by Fiona Sampson
Mary Wollstonecraft Shelley is remembered above all for creating a monster – the grotesque but perceptive creature from her 1818 novel, Frankenstein; or, The Modern Prometheus – although, at the time, she was renown far more for her scandalous behaviour.
Following her death in 1851 she was immortalized as widow of the doomed Romantic poet, Percy Bysshe Shelley, and as daughter of the founding feminist philosopher, Mary Wollstonecraft and radical theoretician, William Godwin. For some years thereafter the bulk of Mary’s literary output was tied up in a beribboned box marked ‘lady scribbler!’ and neglected by all but her most committed devotees.
Modern readers of the Classics are generally familiar with the basics of her biography, quite simply because there has been so much written about the influential literary and philosophical movement of which she was a part. It is likely, therefore, you will be aware her mother died shortly after giving birth to Mary in 1797; that she outraged Regency England by ‘eloping’ with her married lover; and she lived an unconventional existence surrounded by some of the foremost writers and radical thinkers of the day. In addition, you are almost bound to have some knowledge of her being widowed in 1822 when Percy drowned in a boating accident off the Kingdom of Sardinia (now Italy).
For quite some time, however, next to nothing was known of her inner life, intellectual influences or sizeable body of literary works. Muriel Spark did much to redress this bewildering neglect in her excellent 1988 life history, Child of Light: Mary Shelley, but there is now an accessible, insightful biography coming out in 2018 to coincide with Frankenstein’s 200th anniversary celebrations.
British poet and writer, Fiona Sampson MBE, attempts to understand the intensely private young women behind a novel of obsession, pride and hunger for love. She endeavours to “bring Mary closer to us”, ask what we know about “who and how and why she is” and “about how it is for her.” For instance, she examines how being pregnant and grieving over lost infants for a significant part of her married life reflected in Mary Shelley’s writing; and wonders from where an eighteen year old girl living in such a misogynistic era developed the strength of character and prowess to compose a unique Gothic masterpiece. Sadly, a trunk of her juvenilia was lost in Paris when she eloped in 1814, and many of her letters were subsequently destroyed, but Sampson’s detailed analysis raises a number of interesting questions and she works hard to restore Mary’s often maligned reputation.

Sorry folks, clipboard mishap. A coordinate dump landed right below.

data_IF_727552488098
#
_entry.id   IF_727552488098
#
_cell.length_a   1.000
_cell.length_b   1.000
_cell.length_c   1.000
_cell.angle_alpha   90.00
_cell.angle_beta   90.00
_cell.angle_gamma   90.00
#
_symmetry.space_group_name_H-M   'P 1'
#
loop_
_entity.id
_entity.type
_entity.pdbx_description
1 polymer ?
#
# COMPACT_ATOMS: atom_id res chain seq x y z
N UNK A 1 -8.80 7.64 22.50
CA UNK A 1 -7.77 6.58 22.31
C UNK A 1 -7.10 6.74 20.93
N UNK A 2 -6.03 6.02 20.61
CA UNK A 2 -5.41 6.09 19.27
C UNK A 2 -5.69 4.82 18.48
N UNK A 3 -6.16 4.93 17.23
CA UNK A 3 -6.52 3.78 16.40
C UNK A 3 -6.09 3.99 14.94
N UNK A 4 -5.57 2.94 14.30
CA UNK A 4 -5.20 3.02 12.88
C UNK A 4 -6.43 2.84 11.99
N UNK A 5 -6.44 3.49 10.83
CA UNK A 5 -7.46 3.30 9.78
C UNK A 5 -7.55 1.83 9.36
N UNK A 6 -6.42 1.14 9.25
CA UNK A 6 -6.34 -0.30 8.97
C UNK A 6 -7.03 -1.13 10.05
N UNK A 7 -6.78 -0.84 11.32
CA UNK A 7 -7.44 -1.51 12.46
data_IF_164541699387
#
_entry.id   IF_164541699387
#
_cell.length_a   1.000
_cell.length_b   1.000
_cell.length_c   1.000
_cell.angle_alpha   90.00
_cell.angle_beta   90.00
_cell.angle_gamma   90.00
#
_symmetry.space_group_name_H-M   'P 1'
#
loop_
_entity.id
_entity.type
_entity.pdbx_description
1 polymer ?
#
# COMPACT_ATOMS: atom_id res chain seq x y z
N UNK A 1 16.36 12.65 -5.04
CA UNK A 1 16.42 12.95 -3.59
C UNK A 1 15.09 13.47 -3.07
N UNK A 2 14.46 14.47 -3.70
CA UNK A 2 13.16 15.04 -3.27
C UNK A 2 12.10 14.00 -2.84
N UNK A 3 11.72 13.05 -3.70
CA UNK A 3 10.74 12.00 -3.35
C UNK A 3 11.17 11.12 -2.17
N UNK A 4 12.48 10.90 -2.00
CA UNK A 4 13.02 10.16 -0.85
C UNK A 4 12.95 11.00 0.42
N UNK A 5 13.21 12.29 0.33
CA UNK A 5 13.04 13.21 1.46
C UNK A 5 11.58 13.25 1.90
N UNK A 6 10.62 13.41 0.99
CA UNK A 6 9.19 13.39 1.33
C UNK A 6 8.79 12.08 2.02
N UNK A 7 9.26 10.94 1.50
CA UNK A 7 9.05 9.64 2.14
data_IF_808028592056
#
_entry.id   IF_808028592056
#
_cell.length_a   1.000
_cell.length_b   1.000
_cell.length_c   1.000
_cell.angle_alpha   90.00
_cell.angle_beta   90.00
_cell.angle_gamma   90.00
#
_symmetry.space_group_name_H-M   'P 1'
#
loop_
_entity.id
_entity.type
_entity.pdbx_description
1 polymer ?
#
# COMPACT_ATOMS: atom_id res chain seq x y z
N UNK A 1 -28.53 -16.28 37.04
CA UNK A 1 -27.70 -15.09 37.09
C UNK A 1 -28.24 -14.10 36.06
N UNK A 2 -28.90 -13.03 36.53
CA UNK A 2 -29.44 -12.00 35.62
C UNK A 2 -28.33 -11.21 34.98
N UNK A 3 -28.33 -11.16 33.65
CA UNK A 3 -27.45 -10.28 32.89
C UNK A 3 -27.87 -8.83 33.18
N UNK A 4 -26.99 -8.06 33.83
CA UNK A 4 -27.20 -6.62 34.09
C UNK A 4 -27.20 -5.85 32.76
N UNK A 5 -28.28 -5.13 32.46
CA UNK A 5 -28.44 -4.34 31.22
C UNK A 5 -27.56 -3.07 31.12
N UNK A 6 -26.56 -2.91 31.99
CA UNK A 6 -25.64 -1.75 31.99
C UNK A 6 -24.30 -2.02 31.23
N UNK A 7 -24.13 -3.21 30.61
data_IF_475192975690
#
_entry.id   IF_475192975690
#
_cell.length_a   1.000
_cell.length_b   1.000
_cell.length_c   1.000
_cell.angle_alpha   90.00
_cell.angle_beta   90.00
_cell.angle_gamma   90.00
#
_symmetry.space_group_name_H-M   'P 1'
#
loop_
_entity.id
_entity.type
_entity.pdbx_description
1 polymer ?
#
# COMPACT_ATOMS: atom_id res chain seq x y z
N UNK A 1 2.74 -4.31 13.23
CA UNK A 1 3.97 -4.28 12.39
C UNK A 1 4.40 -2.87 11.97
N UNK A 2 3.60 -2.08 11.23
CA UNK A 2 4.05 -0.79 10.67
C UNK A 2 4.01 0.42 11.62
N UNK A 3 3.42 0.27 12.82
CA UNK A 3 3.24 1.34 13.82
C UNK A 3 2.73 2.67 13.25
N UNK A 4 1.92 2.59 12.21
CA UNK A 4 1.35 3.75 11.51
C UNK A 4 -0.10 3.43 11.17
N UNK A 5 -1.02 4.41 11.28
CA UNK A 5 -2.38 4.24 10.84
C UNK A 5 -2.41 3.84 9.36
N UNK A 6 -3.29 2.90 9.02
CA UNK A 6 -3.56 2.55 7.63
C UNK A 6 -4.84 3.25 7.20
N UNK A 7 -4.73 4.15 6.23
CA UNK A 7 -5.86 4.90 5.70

While Percy was without doubt a talented, enlightened, beautiful wild child, he could also be self-serving, fickle, sexually incontinent and in many ways typical of his day in the treatment of women. Mary was his intellectual equal, but was seldom treated as such. You can at times detect something of Sampson’s exasperation at the selfish behaviour of the men and various female dependants in Mary’s life. In modern parlance, we might well describe her a ‘doormat’.
Mary survived her husband by almost thirty years, supporting herself and their only remaining son, Percy Florence, with her pen. She received little sympathy from those around her following the former’s death (with the possible exception of Lord Byron), and for the most part was left to cope alone. Nevertheless, her groundbreaking horror novel is now recognised as a landmark work of science fiction, and scholars regard her as being a major luminary of the Romantic movement.
In Search of Mary Shelley is an engaging and powerful portrait of a complex and often misrepresented figure. Indeed, it offers an ideal introduction to the life, work and times of an extraordinary woman.